Farmers have until September 2 to get in submissions to fight off the controversial backpacker tax.
The Coalition government’s review of the tax has officially commenced, with federal Agriculture and Water Resources Minister Barnaby Joyce and his Assistant Minister Luke Hartsuyker leading the process.
Mr Hartsuyker has ministerial responsibility for agricultural workforce matters and will seek a balanced outcome for the complex taxation issue that can protect the federal budget balance and maintain seasonal workers in farming and tourism.
The tax on working holidaymakers was due to increase to 32.5 per cent and the tax-free threshold of $18,200 removed on July 1.
But a six-month deferral was announced during the election campaign after farming and tourism industry groups ran a ferocious public campaign venting concerns about negative consequences on seasonal workers due to the higher tax charge.
A statement from the two ministers said the review’s outcomes would take the form of a government announcement, ahead of any changes coming into effect from January 1 next year.
Public submissions are due by Friday, September 2. It’s that’s likely to attract a strong response from the farm sector, where workplace pressures are already reportedly increasing due to the tax hike. Mr Hartsuyker said most people would agree backpackers should pay their fair share of tax while living and working in Australia.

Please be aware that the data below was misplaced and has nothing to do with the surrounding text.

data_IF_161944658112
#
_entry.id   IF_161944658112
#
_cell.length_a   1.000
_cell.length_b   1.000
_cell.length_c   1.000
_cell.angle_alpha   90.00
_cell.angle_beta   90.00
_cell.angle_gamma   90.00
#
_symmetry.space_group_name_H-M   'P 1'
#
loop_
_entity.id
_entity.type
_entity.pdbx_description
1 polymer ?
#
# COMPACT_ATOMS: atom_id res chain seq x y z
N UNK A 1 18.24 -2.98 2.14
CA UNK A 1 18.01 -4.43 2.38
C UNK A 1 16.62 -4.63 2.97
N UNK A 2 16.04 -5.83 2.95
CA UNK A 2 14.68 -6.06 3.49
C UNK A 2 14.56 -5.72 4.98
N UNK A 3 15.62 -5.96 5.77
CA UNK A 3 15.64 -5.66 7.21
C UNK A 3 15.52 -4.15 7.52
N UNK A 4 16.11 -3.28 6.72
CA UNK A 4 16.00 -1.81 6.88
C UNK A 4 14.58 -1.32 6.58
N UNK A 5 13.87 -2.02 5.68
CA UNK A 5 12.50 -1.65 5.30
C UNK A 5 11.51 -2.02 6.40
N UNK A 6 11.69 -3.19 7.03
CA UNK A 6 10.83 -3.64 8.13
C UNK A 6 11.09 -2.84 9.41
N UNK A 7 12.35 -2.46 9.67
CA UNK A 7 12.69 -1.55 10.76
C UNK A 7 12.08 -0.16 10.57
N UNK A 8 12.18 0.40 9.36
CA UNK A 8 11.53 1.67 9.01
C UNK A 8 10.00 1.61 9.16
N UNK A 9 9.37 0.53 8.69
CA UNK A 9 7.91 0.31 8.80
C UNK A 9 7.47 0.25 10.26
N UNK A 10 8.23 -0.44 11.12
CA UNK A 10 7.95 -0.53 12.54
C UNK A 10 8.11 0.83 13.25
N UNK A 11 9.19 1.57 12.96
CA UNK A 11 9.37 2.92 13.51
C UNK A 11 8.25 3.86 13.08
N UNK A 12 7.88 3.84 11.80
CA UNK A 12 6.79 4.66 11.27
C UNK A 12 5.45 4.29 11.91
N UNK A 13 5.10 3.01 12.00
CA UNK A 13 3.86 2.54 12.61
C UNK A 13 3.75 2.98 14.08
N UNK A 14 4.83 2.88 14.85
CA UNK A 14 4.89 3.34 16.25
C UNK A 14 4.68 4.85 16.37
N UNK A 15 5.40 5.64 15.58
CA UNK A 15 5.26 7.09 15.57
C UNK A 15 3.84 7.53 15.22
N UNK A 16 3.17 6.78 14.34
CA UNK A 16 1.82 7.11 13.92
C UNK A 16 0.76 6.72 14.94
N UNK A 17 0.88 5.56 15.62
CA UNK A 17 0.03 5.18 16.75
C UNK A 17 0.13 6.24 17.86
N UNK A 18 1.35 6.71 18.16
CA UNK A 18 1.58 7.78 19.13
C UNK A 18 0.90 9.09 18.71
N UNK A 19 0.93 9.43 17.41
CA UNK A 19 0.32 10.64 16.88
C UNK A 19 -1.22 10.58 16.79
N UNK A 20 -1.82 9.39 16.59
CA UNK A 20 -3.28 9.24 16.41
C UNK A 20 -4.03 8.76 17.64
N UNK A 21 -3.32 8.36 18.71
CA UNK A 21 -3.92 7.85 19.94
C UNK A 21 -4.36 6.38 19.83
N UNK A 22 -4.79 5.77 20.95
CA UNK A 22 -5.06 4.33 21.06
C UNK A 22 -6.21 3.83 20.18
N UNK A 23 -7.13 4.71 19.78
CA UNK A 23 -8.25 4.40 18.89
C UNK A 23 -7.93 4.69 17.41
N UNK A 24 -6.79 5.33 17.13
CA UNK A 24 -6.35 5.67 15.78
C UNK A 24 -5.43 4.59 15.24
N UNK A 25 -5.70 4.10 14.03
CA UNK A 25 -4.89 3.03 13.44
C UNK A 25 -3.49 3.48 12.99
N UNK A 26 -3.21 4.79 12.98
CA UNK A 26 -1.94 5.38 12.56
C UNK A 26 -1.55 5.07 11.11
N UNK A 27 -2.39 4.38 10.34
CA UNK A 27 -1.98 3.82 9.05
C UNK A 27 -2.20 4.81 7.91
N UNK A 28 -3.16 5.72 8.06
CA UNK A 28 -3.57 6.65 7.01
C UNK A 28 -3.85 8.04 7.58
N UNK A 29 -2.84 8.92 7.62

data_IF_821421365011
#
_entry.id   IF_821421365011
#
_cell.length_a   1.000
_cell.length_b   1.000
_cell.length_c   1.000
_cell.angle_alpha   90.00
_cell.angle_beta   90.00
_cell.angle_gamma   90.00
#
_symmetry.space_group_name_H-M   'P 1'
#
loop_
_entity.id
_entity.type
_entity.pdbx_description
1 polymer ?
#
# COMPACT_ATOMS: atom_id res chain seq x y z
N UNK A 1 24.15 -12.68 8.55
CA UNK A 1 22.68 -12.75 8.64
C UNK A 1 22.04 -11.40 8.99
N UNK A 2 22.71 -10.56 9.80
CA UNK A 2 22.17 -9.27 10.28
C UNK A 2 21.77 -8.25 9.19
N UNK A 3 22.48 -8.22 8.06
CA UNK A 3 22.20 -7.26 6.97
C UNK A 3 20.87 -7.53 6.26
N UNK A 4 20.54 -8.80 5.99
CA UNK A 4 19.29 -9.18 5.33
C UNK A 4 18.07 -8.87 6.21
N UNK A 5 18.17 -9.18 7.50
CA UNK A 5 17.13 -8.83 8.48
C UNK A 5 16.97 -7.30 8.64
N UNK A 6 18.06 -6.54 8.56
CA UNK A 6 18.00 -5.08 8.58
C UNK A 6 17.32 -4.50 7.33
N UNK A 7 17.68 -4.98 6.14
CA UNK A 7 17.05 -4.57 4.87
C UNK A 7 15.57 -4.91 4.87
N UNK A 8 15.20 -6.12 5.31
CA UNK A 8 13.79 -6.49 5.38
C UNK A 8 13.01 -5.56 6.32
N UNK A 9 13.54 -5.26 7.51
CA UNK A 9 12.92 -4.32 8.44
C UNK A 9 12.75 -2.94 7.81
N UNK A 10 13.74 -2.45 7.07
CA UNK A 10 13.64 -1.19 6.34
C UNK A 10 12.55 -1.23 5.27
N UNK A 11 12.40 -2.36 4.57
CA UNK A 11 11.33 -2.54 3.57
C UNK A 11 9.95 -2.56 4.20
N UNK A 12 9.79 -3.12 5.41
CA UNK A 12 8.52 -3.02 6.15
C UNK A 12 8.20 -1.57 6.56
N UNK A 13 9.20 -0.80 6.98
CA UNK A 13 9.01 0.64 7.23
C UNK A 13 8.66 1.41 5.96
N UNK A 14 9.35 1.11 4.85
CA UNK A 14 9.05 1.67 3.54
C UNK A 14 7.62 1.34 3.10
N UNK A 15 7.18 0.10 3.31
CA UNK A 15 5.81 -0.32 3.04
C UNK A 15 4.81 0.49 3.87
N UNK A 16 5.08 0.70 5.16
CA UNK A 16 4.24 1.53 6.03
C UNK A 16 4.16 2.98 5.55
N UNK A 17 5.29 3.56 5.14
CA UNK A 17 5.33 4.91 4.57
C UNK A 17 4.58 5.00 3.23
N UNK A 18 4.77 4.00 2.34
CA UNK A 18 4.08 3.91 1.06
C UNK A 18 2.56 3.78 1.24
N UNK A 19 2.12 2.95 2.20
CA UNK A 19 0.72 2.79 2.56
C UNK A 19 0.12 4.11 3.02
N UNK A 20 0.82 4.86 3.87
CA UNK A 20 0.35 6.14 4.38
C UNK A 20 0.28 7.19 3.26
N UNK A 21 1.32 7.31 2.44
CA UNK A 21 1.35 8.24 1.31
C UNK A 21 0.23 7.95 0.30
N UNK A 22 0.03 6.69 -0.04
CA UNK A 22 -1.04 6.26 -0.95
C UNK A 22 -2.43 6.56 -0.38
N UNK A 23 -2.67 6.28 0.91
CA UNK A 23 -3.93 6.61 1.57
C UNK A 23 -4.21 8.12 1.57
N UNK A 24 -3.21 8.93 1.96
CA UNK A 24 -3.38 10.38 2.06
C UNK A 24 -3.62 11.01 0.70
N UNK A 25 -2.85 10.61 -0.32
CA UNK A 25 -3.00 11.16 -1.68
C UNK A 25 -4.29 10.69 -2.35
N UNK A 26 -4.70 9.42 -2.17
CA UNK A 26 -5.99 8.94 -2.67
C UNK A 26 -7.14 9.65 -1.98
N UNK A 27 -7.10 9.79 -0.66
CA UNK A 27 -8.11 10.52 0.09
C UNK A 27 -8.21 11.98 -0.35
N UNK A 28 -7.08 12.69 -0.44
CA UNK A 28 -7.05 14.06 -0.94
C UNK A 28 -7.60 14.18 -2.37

But any change will impact revenue forecasts, with the deferral costing the budget $40 million after the tax increase was initially pegged to raise $540 million over three years.
“It is important that the revenue implications are considered as part of the review and that’s what the review will be doing: landing at a sensible solution,” he said.
“Backpackers bring substantial tourism dollars into the country, which we want to retain, and from a workforce perspective they provide an important labour source in both the agricultural sector and the tourism sector.
“I think it’s vitally important that we come up with a solution that addresses the need for revenue and the equity that backpackers, like others, should pay their fair share of tax.
“The 32.5 cents in a dollar rate is clearly a disincentive for backpackers to come to Australia and work while they’re here, so I think we need to come up with a reasonable solution and that’s the purpose of this review: to arrive at a middle ground.”